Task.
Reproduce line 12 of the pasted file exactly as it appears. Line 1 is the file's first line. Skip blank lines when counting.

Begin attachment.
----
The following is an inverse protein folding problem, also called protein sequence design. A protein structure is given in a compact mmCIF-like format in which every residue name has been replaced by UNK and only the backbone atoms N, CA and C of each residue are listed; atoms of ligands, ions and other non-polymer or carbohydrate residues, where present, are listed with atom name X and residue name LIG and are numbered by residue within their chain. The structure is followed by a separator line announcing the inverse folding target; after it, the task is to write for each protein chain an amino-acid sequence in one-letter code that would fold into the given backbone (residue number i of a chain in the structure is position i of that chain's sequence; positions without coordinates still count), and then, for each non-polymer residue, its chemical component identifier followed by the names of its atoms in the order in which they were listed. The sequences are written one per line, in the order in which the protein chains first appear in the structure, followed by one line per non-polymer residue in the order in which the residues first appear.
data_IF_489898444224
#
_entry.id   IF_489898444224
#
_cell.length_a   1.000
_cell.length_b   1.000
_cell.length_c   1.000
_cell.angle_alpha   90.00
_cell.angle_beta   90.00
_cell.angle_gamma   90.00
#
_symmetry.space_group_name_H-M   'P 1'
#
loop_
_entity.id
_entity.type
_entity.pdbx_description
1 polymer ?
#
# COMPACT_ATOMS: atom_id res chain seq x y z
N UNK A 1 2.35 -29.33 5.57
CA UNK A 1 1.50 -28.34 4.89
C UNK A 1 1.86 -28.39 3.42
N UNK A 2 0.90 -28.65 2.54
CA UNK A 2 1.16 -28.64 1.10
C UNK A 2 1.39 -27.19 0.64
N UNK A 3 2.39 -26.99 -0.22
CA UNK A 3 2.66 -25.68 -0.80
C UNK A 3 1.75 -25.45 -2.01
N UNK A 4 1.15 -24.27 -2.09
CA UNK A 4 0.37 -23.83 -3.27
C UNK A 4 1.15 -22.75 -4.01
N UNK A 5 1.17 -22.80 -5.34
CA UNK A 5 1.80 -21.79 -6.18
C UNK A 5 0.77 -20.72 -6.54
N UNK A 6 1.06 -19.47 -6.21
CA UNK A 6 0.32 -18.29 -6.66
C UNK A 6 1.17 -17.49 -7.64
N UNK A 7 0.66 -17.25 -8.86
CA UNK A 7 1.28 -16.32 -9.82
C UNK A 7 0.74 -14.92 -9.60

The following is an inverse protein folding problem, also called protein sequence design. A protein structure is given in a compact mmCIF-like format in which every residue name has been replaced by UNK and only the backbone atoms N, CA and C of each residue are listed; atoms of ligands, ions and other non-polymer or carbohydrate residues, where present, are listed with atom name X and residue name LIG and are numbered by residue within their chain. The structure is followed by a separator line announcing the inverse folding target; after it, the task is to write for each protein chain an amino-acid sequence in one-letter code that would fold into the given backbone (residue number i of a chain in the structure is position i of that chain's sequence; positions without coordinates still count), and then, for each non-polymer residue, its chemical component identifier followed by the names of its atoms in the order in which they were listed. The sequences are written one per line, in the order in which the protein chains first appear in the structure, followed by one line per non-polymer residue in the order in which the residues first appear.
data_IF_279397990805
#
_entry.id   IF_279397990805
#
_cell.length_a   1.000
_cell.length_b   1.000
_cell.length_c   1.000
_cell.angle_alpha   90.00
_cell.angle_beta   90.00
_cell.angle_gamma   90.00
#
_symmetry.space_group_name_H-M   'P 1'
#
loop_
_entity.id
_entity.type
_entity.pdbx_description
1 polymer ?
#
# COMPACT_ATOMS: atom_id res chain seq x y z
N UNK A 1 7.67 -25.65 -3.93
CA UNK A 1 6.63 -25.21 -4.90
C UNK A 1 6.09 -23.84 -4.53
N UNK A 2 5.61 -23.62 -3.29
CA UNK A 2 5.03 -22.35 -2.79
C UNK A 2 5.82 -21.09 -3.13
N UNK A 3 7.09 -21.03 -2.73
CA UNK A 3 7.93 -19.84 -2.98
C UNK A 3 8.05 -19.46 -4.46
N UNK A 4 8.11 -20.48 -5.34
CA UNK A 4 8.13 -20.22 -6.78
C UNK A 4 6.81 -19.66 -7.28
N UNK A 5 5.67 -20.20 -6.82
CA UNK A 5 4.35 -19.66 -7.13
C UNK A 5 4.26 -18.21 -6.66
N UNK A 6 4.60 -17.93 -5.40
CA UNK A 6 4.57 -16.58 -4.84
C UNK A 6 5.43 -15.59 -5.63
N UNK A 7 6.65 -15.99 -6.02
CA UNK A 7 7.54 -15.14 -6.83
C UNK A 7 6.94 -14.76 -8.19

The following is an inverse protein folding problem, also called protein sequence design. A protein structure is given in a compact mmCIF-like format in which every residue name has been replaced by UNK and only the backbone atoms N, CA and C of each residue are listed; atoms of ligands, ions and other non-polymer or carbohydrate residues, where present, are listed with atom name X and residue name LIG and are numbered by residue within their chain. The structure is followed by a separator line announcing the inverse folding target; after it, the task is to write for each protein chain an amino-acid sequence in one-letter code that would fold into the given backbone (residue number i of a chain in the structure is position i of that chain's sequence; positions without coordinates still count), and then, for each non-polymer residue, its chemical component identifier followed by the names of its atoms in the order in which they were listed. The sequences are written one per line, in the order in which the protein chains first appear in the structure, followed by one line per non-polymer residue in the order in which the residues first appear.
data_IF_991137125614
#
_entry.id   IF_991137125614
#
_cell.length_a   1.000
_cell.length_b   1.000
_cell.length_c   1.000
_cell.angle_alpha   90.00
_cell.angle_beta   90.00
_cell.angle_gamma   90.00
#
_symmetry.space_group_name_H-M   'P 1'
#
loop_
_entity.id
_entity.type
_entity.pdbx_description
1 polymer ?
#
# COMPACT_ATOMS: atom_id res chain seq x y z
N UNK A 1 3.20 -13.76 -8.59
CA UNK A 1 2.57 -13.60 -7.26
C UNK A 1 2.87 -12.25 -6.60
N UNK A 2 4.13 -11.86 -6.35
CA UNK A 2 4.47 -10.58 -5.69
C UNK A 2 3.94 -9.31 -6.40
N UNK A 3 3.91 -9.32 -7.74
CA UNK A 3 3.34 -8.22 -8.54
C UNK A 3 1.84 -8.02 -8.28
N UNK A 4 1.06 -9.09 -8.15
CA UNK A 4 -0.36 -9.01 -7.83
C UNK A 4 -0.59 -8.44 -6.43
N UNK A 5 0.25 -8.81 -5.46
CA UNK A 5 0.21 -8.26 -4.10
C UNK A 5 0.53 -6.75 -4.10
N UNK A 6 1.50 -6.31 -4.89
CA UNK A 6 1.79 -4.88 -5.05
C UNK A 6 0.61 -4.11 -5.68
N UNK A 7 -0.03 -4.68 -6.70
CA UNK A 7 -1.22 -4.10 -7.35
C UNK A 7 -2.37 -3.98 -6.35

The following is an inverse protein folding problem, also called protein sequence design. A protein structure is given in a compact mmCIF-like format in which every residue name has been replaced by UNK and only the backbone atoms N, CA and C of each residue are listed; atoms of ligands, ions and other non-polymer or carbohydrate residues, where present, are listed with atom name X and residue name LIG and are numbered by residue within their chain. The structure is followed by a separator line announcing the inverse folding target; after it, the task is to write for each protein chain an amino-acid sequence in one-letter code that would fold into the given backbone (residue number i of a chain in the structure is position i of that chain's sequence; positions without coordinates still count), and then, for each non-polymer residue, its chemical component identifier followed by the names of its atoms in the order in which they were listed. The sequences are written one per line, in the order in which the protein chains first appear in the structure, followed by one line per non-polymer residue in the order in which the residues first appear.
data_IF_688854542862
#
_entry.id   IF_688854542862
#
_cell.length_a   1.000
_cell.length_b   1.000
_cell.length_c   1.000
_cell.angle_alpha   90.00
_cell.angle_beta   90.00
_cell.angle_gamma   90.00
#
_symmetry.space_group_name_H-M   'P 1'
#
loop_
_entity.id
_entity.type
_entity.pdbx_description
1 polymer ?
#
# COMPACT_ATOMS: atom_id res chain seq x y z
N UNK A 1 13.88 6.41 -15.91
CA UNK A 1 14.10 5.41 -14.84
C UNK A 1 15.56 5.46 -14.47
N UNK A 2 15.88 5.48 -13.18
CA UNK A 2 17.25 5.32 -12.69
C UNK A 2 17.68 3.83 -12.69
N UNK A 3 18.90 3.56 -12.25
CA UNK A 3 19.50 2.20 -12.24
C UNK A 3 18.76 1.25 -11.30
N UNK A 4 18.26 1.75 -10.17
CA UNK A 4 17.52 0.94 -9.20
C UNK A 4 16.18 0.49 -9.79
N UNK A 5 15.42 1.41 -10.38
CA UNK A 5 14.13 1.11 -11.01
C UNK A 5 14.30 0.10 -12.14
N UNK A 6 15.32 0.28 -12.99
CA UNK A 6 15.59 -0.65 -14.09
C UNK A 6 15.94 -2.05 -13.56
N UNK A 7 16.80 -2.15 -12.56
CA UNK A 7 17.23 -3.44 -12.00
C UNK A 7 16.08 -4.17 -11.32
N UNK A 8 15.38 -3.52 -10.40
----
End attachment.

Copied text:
#